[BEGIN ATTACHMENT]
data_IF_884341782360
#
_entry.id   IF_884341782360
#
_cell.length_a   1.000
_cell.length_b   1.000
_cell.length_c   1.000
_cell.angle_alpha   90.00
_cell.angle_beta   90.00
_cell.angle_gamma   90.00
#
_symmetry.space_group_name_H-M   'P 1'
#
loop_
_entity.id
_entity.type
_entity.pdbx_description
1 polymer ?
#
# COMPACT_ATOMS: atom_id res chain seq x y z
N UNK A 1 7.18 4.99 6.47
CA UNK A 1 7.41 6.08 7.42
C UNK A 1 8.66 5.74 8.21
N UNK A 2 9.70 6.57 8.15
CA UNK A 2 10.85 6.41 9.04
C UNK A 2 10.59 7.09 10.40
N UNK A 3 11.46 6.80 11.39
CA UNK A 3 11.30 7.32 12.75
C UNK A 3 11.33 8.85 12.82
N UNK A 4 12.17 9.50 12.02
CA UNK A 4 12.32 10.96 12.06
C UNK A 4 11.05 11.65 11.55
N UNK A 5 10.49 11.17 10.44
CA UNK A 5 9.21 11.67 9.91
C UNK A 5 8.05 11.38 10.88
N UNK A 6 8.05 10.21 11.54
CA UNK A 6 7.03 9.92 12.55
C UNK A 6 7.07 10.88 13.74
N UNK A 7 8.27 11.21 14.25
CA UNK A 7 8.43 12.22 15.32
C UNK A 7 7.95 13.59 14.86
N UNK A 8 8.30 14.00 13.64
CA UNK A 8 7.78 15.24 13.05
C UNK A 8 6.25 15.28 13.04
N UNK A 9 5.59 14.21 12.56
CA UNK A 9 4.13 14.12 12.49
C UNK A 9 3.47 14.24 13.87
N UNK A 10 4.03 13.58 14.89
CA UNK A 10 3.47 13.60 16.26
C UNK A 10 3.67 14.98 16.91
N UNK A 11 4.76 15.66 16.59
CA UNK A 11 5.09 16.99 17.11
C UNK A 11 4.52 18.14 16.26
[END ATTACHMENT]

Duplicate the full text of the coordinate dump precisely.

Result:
data_IF_884341782360
#
_entry.id   IF_884341782360
#
_cell.length_a   1.000
_cell.length_b   1.000
_cell.length_c   1.000
_cell.angle_alpha   90.00
_cell.angle_beta   90.00
_cell.angle_gamma   90.00
#
_symmetry.space_group_name_H-M   'P 1'
#
loop_
_entity.id
_entity.type
_entity.pdbx_description
1 polymer ?
#
# COMPACT_ATOMS: atom_id res chain seq x y z
N UNK A 1 7.18 4.99 6.47
CA UNK A 1 7.41 6.08 7.42
C UNK A 1 8.66 5.74 8.21
N UNK A 2 9.70 6.57 8.15
CA UNK A 2 10.85 6.41 9.04
C UNK A 2 10.59 7.09 10.40
N UNK A 3 11.46 6.80 11.39
CA UNK A 3 11.30 7.32 12.75
C UNK A 3 11.33 8.85 12.82
N UNK A 4 12.17 9.50 12.02
CA UNK A 4 12.32 10.96 12.06
C UNK A 4 11.05 11.65 11.55
N UNK A 5 10.49 11.17 10.44
CA UNK A 5 9.21 11.67 9.91
C UNK A 5 8.05 11.38 10.88
N UNK A 6 8.05 10.21 11.54
CA UNK A 6 7.03 9.92 12.55
C UNK A 6 7.07 10.88 13.74
N UNK A 7 8.27 11.21 14.25
CA UNK A 7 8.43 12.22 15.32
C UNK A 7 7.95 13.59 14.86
N UNK A 8 8.30 14.00 13.64
CA UNK A 8 7.78 15.24 13.05
C UNK A 8 6.25 15.28 13.04
N UNK A 9 5.59 14.21 12.56
CA UNK A 9 4.13 14.12 12.49
C UNK A 9 3.47 14.24 13.87
N UNK A 10 4.03 13.58 14.89
CA UNK A 10 3.47 13.60 16.26
C UNK A 10 3.67 14.98 16.91
N UNK A 11 4.76 15.66 16.59
CA UNK A 11 5.09 16.99 17.11
C UNK A 11 4.52 18.14 16.26